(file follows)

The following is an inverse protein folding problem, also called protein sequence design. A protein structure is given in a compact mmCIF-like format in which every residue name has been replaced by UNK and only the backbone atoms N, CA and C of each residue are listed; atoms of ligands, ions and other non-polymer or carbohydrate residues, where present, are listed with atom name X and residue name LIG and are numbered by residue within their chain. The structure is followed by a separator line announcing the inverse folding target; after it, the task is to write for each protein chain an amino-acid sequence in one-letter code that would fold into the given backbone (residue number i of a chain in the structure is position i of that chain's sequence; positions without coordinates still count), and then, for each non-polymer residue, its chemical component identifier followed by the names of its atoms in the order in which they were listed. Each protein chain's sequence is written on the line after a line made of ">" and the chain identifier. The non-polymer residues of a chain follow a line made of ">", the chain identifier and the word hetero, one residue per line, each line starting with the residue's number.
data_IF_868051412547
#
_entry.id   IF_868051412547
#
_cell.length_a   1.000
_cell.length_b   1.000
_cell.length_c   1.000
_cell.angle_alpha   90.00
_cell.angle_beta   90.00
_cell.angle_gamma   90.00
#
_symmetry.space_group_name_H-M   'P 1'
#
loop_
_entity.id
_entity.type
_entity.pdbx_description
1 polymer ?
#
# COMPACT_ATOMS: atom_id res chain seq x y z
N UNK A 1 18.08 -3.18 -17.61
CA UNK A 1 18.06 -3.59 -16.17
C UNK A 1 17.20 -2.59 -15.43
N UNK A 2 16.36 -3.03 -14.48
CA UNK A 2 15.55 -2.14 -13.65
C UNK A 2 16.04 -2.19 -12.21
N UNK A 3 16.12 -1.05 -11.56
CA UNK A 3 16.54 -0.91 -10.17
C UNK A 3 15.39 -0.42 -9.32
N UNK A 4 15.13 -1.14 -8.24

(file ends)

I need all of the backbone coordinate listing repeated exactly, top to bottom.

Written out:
The following is an inverse protein folding problem, also called protein sequence design. A protein structure is given in a compact mmCIF-like format in which every residue name has been replaced by UNK and only the backbone atoms N, CA and C of each residue are listed; atoms of ligands, ions and other non-polymer or carbohydrate residues, where present, are listed with atom name X and residue name LIG and are numbered by residue within their chain. The structure is followed by a separator line announcing the inverse folding target; after it, the task is to write for each protein chain an amino-acid sequence in one-letter code that would fold into the given backbone (residue number i of a chain in the structure is position i of that chain's sequence; positions without coordinates still count), and then, for each non-polymer residue, its chemical component identifier followed by the names of its atoms in the order in which they were listed. Each protein chain's sequence is written on the line after a line made of ">" and the chain identifier. The non-polymer residues of a chain follow a line made of ">", the chain identifier and the word hetero, one residue per line, each line starting with the residue's number.
data_IF_868051412547
#
_entry.id   IF_868051412547
#
_cell.length_a   1.000
_cell.length_b   1.000
_cell.length_c   1.000
_cell.angle_alpha   90.00
_cell.angle_beta   90.00
_cell.angle_gamma   90.00
#
_symmetry.space_group_name_H-M   'P 1'
#
loop_
_entity.id
_entity.type
_entity.pdbx_description
1 polymer ?
#
# COMPACT_ATOMS: atom_id res chain seq x y z
N UNK A 1 18.08 -3.18 -17.61
CA UNK A 1 18.06 -3.59 -16.17
C UNK A 1 17.20 -2.59 -15.43
N UNK A 2 16.36 -3.03 -14.48
CA UNK A 2 15.55 -2.14 -13.65
C UNK A 2 16.04 -2.19 -12.21
N UNK A 3 16.12 -1.05 -11.56
CA UNK A 3 16.54 -0.91 -10.17
C UNK A 3 15.39 -0.42 -9.32
N UNK A 4 15.13 -1.14 -8.24